It is not probable, had Jesus Christ ordain’d the making Christians by force, that the Fathers of the three first Centurys had constantly reason’d, as Men verily persuaded, that all Constraint is inconsistent with the Nature of Religion: for with regard to all points of Gospel-Morality, or as to any Precept, or Counsel (call it so) of Jesus Christ, none were fitter to know the Sense of the Scriptures than they; and shou’d God have conceal’d from ’em the meaning of a Precept of this importance, so far as to let ’em run on in false Reasonings, and in a Supposition of its being impious, there’s no Christian but might justly be shock’d and scandaliz’d at their Ignorance. Once more then, I say, it’s manifestly against Reason, against all the Appearances of Truth, that Jesus Christ shou’d enjoin compelling the Jews and the Gentiles to Baptism; and yet the Apostles either not comprehend him, or if they did, not caution their chief Disciples to be reserv’d in condemning Violences, lest by condemning ’em in general, they shou’d advance<128> an Heterodoxy, and directly contradict Jesus Christ, at least put Arms into the hands of those whom the Christians might one day use violence to, and give ’em a handle for crying out upon the shameful difference between the Christianity of the first, and that of the latter days. This was the least cou’d be expected from the Apostles and their first Disciples, the trustiest Depositarys of Tradition: If it was not seasonable or prudent to execute the Order of Jesus Christ in those earlier days, by compelling to come in; at least they shou’d have hinted, that a Day wou’d come, when this might be very piously practis’d, and in the mean time beware branding this Doctrine with the Character of Falshood. Yet this the Fathers have done in the strongest terms, and even in the fourth Century, when the Arians first began to persecute. This alone, says St. Athanasius, is a plain Argument, that they have neither Piety nor the Fear of God before their Eyes. ’Tis the Nature of Piety not to constrain, but to persuade; after the Example ofJ. Christ,who constraining none,left it to every one’s Discretion, whether they wou’d follow him or no. For the Devil’s part, as he has not the force of Truth on his side, he comes about with Sledges and Iron Crows to burst open the Doors of those who are to receive him: but so meek is our Lord and Saviour, that tho he teaches in such a Stile as this, If any one will come after me; He that will be my Disciple; yet he compels none; knocking only at the Door, and saying, My Sister, my Spouse, open unto me; and entring when it’s open’d, and departing if they tarry and are unwilling to receive him: for it is not (mark well these words, ye Gentlemen of the Council of Conscience to Lewis XIV most Chris-<129>tian King of France and Navarre) withSwordandSpear,nor withSoldiersand arm’dForce,thatTruthis to be propagated, but byCounseland sweetPersuasion. Isn’t this the plainest Proof, that the Apostles knew nothing of this pretended Mystery of Persecution, contain’d in the Parable; and that Jesus Christ intended, not only that it shou’d be unknown to the first Ages of Christianity, but condemn’d also and stigmatiz’d as a cruel and diabolical Impiety? which wou’d look very absurd, if at the same time he had enjoin’d Persecution. For how can we conceive, that he shou’d suffer a Point of Morality of such Consequence to be traduc’d and anathematiz’d by the holiest and purest part of Christianity for some Ages together; and these Anathema’s intended to refute the Enemys of Truth, by showing, that Jesus Christ taught his Disciples to constrain no one? They said so much not only before the Christian Emperors made use of Violence, but for a long time after. Our venerableBede speaking of King Ethelred, in whose Reign St. Gregory Pope of Rome mission’d the Monk Augustin, with some others, to convert our Island, mentions expresly, that this King being converted to the Christian Faith, constrain’d none of his Subjects to follow his Example, and only distinguish’d those by his Favors, who<130> became Christians; having learn’d, says he, from his Doctors and Instruments of his Salvation, that the Service ofJesus Christought to be voluntary, and not constrain’d. This Notion, to wit, that Jesus Christ has ordain’d only Instruction, Persuasion, a voluntary Service, and by no means Violence, is so deeply engrav’d in our Minds, that we vend it as indubitable, whenever there is not an actual design of flattering, or not provoking Princes who persecute, or when the justifying Persecutions is not the present Subject of one’s Book. In France there are Treatises daily printed, in which this Notion is plainly exprest, which renders the Popish Writers of that Kingdom extremely ridiculous; because sometimes in the very Books where they say it’s lawful to compel, having in view the Dragoonerys for forcing the Protestants, they drop unawares, that the Gospel is a Law of Meekness and Gentleness, which accepts no Offerings but what are voluntary: the Reason is, that they forget for that moment their principal Theme of palliating and flattering, and so long the Notions of the Heart and Understanding take place. Add to this, that they deny their King has made use of Violence, which is in some measure acknowledging the Falsity of the literal Sense.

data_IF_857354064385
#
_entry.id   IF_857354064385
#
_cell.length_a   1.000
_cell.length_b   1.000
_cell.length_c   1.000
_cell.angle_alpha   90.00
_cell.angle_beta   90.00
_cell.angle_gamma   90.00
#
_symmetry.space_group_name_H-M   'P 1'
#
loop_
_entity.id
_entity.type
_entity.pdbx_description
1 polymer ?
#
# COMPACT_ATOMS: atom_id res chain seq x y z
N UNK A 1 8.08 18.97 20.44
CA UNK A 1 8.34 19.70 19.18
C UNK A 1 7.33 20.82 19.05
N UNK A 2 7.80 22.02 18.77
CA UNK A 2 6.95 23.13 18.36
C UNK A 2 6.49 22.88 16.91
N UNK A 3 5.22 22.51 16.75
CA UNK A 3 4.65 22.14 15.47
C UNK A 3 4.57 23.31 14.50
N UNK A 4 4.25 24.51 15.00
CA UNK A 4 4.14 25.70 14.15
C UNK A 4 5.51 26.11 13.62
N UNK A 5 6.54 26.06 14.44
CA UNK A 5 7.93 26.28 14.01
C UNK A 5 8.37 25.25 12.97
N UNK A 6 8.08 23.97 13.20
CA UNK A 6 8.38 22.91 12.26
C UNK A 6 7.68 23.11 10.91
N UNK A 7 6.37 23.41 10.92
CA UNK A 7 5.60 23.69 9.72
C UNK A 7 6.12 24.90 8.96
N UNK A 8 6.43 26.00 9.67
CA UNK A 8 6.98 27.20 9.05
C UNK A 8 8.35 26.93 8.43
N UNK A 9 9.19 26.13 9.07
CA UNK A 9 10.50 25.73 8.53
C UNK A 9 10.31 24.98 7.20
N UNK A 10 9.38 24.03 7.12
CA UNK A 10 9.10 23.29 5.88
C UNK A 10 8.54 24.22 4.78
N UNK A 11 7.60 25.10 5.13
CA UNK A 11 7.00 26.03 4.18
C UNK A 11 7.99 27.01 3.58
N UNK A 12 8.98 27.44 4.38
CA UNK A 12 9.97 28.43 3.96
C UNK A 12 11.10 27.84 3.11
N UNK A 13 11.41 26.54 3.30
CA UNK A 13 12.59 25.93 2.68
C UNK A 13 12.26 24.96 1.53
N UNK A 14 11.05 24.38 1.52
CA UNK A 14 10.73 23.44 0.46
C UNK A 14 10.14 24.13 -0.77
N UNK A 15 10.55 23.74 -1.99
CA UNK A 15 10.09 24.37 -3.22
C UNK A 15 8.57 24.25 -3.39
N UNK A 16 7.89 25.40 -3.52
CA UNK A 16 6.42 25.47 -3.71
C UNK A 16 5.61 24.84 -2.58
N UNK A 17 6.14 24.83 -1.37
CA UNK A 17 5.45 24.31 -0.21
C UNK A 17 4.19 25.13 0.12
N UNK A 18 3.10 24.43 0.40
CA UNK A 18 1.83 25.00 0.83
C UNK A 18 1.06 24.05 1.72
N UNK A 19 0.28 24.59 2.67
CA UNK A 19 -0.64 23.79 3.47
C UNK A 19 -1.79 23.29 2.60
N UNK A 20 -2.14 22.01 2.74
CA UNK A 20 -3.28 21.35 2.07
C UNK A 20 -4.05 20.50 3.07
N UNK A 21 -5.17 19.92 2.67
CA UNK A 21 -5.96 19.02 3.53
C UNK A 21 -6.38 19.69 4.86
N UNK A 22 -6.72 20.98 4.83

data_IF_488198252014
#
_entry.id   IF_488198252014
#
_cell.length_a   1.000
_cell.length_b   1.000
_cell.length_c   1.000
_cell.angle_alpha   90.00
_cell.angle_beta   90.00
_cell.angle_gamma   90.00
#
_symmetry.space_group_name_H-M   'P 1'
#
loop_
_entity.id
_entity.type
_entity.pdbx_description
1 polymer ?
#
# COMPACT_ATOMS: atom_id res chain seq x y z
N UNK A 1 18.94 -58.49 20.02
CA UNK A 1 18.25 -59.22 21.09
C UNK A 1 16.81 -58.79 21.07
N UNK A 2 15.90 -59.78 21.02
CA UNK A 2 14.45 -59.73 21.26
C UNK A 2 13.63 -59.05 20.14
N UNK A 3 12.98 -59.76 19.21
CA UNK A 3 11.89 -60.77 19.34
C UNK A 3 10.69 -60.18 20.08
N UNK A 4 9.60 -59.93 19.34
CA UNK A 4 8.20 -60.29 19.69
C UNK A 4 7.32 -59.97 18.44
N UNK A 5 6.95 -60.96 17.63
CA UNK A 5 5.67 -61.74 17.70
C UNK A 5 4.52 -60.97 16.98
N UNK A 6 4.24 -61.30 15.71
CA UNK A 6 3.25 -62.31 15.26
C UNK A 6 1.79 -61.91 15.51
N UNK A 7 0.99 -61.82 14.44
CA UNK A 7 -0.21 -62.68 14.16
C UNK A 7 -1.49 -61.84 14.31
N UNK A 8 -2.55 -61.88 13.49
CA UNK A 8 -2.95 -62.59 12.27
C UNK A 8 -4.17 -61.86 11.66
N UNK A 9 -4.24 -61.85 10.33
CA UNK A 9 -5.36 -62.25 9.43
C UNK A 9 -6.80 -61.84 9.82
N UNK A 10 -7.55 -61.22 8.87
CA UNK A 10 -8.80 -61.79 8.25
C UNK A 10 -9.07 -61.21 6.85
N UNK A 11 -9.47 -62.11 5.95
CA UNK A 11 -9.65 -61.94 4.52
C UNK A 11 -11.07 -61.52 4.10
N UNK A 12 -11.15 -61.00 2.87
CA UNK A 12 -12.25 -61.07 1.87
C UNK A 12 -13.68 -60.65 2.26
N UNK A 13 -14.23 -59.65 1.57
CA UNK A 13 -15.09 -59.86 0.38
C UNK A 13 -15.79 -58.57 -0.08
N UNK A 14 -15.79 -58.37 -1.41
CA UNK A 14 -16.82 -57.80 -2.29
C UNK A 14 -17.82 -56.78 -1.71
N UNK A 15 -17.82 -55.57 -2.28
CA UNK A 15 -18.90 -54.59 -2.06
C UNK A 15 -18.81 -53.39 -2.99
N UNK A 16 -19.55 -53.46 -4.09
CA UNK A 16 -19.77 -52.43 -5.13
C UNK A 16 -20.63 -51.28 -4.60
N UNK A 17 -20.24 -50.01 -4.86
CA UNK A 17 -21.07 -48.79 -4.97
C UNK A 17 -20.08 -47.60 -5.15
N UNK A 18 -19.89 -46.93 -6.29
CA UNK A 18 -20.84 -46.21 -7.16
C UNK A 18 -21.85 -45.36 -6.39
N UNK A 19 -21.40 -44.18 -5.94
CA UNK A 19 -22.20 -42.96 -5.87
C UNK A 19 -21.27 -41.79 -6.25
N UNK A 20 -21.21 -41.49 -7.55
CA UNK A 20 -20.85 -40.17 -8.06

I don’t cite those Passages of the Fathers, which condemn in the general all manner of Persecution and Violence on the score of Religion: they are notorious to all the World. Grotius has collected a good many; and even the mercenary French Apologists for Persecution can’t dissemble these Authoritys of the Fathers, as may be seen in a Book written by one Ferrand, a Barister at Law among ’em.<131>